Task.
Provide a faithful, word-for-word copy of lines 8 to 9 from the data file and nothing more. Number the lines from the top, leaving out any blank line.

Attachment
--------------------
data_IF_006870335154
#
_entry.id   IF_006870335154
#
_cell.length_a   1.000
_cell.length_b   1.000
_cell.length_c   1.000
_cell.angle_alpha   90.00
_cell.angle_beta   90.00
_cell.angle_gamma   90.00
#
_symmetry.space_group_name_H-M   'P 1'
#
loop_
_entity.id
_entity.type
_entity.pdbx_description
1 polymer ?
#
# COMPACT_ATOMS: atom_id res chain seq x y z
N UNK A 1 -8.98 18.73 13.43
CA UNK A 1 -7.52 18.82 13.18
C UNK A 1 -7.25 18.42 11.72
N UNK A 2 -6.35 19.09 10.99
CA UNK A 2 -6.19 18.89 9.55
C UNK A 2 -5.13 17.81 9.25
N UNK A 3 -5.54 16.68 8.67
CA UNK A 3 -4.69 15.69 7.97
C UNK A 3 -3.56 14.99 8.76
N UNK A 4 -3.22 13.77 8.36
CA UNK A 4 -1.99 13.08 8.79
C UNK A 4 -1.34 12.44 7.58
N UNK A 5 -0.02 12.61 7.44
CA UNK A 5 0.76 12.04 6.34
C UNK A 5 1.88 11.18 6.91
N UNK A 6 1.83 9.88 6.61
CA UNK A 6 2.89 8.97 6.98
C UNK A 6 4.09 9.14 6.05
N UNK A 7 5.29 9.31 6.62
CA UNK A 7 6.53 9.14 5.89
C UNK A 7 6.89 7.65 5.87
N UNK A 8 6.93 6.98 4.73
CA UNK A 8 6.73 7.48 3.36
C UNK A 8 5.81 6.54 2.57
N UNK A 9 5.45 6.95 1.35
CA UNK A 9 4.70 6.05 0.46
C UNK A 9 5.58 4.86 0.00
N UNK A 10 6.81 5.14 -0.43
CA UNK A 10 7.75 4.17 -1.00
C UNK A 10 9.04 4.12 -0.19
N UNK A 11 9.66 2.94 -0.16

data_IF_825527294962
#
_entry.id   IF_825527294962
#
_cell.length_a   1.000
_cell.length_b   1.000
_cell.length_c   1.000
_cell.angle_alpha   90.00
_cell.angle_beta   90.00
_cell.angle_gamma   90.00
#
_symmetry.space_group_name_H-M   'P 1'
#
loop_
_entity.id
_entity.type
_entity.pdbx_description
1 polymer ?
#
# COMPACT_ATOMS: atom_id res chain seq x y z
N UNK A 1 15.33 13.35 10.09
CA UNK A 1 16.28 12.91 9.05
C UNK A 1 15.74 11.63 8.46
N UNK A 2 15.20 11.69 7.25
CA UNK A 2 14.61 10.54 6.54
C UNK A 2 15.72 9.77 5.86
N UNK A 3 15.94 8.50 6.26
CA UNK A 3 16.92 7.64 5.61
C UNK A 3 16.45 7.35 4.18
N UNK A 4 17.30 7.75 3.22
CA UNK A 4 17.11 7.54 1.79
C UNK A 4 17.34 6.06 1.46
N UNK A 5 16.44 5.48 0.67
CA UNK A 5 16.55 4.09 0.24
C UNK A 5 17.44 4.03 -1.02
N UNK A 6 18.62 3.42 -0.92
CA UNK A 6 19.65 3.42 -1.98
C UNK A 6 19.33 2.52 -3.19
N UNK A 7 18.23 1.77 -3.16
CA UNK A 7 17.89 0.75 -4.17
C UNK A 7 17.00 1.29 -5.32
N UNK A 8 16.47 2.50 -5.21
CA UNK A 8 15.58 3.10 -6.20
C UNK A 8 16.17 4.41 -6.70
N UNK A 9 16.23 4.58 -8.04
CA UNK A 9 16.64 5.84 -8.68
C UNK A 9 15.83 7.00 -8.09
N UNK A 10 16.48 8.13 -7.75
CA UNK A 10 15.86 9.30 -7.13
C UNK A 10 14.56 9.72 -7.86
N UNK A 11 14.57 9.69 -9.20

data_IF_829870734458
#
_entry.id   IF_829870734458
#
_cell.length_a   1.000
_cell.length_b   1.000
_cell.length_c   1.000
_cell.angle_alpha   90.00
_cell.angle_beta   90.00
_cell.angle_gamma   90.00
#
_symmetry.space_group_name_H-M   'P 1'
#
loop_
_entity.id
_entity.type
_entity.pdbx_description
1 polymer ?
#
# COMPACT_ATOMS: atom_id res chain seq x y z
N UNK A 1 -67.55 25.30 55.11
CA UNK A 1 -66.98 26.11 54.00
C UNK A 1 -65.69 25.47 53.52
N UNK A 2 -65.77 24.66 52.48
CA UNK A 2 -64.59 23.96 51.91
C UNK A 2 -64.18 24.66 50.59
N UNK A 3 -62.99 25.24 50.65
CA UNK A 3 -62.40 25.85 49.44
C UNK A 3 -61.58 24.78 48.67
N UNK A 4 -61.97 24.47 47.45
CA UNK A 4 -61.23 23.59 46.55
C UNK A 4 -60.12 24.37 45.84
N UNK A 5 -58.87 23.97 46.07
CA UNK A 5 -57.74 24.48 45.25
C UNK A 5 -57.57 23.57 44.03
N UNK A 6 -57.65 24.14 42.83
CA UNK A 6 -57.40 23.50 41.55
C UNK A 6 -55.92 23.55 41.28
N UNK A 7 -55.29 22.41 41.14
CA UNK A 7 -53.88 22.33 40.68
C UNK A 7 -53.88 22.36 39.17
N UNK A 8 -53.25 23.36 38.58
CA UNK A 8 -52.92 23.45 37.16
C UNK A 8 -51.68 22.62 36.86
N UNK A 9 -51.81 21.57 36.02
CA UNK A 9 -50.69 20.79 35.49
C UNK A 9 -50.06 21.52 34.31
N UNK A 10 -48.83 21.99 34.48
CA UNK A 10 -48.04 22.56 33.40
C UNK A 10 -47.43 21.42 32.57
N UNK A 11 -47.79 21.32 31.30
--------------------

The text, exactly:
_cell.angle_alpha   90.00
_cell.angle_beta   90.00